World Cup soccer is on the way
by Greg Olson / For the Press-Banner
May 06, 2010 | 7860 views | 1 1 comments | 826 826 recommendations | email to a friend | print
This summer, the world’s biggest sporting event is taking place. It’s not the summer Olympics, nor the Super Bowl. The seminal sporting occasion is undoubtedly the World Cup.

The 64 games beginning June 11 will be watched by a composite audience numbering in the billions.

South Africa will host the World Cup this year, and the 19th World Cup is the first to take place in Africa. Europe, the birthplace of modern soccer, has hosted the tournament 10 times, while South American countries have hosted the tournament four times and North America three times.

Consider this a primer for cup fever.

How do teams make it to the World Cup?

Teams have to qualify for the World Cup, and for some teams, such as tiny Honduras, simply participating is a victory. About 200 teams started the qualifying process two years ago, but the final tournament involves just 32. Only the host team, South Africa, received an automatic berth, and regional tournaments decided the other 31 teams.

What’s the TV coverage like?

Every single game will be on television. ESPN, ESPN2, and ABC will cover the games play-by-play and with commentary in English. If you want to have the flair of another culture, you can flip over to the Spanish-speaking stations for their coverage. (It’s always fun to hear “Gooooooooooooooooooal!”)

When are the games on TV?

I found the schedule in the World Cup issue of ESPN: 2010 World Cup Guide (highly recommended), and it’s also posted on the FIFA.com website. Thankfully, game times are not as horrible as they were eight years ago when South Korea and Japan co-hosted the tournament. This year’s games start at 4:30 a.m., 7 a.m. and 11:30 a.m., Pacific daylight saving time.

What’s the format of the tournament?

There eight groups of four teams each. The teams play within their group in a round-robin format, guaranteeing a minimum of three games each. The two teams from each group with the best records move to the “knockout rounds,” where the tournament becomes single elimination. After group play and the knockouts, the final will be the seventh game for each of the finalists.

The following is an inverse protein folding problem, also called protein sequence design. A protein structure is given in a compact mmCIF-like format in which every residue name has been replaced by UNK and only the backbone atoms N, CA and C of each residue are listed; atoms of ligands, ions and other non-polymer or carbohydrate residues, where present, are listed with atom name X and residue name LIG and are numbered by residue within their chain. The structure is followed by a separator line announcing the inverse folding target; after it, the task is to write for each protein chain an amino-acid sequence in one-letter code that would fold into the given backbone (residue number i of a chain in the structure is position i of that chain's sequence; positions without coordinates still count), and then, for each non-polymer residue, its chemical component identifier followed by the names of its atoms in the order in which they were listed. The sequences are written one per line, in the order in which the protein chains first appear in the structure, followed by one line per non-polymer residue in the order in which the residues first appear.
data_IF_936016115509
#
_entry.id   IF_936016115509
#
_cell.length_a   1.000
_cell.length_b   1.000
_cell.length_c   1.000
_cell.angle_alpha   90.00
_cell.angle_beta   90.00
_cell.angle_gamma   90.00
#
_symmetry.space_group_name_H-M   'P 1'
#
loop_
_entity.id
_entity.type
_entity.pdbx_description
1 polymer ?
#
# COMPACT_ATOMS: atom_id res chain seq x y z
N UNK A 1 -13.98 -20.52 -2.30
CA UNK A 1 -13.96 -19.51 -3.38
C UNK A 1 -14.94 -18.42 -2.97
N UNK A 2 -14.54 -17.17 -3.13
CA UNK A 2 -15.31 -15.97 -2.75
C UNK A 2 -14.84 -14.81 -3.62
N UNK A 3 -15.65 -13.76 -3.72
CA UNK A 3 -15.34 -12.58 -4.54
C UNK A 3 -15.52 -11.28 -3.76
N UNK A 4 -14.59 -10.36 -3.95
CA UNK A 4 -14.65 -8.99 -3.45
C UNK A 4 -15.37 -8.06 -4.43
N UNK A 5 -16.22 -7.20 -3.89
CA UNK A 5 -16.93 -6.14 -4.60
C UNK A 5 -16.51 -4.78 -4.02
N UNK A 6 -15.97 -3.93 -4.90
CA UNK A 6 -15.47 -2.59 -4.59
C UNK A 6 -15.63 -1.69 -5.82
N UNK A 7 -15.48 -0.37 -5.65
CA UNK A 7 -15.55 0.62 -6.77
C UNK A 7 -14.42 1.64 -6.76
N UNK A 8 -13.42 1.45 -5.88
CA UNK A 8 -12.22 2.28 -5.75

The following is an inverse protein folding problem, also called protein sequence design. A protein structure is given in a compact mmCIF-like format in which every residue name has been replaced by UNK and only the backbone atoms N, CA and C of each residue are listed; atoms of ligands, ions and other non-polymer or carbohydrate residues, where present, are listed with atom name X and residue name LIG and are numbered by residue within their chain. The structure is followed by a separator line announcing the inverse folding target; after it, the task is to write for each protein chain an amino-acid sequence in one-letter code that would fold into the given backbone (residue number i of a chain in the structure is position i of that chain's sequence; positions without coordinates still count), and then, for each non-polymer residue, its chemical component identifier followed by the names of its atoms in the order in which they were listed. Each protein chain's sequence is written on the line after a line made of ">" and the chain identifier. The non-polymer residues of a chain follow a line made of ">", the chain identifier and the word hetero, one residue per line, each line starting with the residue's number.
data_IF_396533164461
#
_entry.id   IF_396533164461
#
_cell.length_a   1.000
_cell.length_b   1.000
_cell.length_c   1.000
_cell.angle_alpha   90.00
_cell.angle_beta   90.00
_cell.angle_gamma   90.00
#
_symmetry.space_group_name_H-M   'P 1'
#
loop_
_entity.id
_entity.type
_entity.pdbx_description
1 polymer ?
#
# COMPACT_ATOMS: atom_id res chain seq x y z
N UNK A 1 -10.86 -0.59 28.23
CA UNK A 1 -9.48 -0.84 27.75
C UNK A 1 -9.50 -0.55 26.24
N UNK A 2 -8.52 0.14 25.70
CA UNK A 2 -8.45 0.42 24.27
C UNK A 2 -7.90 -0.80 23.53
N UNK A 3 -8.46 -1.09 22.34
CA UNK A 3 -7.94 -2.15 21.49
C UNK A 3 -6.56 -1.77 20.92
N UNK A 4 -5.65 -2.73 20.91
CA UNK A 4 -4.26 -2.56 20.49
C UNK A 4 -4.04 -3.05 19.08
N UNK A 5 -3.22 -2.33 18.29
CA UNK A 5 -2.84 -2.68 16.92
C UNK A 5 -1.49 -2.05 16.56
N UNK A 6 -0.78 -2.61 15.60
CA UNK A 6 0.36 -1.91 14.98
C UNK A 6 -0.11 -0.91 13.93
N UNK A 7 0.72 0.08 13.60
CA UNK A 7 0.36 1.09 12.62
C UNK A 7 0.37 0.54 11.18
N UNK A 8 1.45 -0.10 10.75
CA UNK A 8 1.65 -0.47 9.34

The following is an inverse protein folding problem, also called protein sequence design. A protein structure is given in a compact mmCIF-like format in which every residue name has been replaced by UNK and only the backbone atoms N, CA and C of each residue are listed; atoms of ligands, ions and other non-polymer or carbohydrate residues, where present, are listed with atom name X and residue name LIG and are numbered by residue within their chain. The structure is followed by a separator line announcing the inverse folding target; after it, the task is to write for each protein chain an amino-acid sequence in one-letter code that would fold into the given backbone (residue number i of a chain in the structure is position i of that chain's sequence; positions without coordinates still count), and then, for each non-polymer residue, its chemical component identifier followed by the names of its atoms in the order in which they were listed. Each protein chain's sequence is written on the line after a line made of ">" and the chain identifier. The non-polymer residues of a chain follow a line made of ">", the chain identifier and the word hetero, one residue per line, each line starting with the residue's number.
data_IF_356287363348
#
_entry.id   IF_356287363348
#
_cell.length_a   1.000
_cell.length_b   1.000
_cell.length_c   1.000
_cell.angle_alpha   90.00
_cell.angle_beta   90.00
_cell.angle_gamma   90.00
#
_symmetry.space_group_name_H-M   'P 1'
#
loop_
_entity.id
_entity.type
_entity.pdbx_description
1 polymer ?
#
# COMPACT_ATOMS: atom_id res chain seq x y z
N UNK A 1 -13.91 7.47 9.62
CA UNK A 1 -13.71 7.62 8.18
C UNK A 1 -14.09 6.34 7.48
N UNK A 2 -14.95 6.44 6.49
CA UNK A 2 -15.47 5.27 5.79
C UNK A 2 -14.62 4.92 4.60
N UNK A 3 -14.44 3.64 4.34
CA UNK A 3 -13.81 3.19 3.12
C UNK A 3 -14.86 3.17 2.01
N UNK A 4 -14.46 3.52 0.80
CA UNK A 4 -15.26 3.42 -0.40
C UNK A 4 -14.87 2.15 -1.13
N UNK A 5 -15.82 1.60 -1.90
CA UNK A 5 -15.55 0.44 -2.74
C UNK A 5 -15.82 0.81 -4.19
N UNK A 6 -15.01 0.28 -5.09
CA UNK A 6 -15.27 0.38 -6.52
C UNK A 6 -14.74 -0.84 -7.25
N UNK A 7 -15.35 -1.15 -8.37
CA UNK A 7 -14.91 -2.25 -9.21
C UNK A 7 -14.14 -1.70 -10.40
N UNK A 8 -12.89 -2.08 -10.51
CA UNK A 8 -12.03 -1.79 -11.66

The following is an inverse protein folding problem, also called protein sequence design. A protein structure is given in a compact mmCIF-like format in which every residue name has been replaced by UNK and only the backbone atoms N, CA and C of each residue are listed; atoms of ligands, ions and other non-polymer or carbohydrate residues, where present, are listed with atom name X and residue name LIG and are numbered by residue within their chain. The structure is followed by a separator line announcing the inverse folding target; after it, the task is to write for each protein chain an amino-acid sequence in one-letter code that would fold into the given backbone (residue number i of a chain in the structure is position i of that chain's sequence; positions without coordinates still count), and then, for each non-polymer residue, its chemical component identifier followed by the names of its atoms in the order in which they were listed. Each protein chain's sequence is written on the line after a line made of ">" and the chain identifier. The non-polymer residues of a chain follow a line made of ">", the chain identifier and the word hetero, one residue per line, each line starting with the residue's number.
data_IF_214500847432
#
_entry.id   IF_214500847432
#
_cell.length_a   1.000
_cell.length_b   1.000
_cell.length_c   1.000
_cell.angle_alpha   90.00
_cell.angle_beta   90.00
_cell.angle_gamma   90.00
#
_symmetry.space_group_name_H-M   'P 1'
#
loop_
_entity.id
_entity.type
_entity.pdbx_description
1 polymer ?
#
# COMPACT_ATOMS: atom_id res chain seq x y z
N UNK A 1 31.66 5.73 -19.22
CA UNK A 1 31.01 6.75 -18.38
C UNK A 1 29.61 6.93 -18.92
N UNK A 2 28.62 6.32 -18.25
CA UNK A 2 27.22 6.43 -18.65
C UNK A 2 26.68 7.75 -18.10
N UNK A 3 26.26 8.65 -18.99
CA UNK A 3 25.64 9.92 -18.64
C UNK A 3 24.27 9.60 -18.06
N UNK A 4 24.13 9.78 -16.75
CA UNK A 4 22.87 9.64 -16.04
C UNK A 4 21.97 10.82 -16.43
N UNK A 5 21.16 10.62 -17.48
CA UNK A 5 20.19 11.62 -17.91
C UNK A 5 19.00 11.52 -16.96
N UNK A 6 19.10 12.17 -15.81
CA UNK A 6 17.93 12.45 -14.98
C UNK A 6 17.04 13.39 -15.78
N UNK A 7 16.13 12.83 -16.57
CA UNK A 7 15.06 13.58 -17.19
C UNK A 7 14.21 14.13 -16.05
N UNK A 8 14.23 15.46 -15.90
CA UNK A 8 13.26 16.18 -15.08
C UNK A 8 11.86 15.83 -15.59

Why are some games ties while others go to overtime and penalty kicks?

In the opening round you don’t “need” a winner for each game — ties are worth one point, while victories earn a team three points. But in the knockout rounds, there must be a winner, because one team has to move one to the next round. Games that are tied at the end of regulation go to a 30-minute overtime. If still tied after that, the game goes to penalty kicks. Very few people like PKs — they are a bit like deciding a basketball game with free throws — but a winner must be determined somehow.

What are the prospects for the United States?

The United States is not expected to win the tournament. Soccer is not our national sport, and, unlike baseball, basketball and football, we did not invent it. The betting odds vary, but 80-to-1 for the U.S. as a winner is common. We are, however, expected to advance out of Group C, which we share with England, Algeria and Slovenia. The U.S. opens June 12 at 11:30 a.m. Pacific daylight saving time against England; June 18 we clash with Slovenia (7 a.m.); and on June 23 (7 a.m.) we finish the opening round with Algeria.

If we make it out of the first round, we would probably face Germany in the round of 16.

• Greg Olson is a soccer enthusiast and the athletic director at Baymonte Christian School in Scotts Valley. This is the first of a series of columns leading up to the mid-June World Cup in South Africa.
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colinroberson
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May 07, 2010
Great job Greg. World cup games are something to not miss. I will be watching most of the games(thanks to Tivo).


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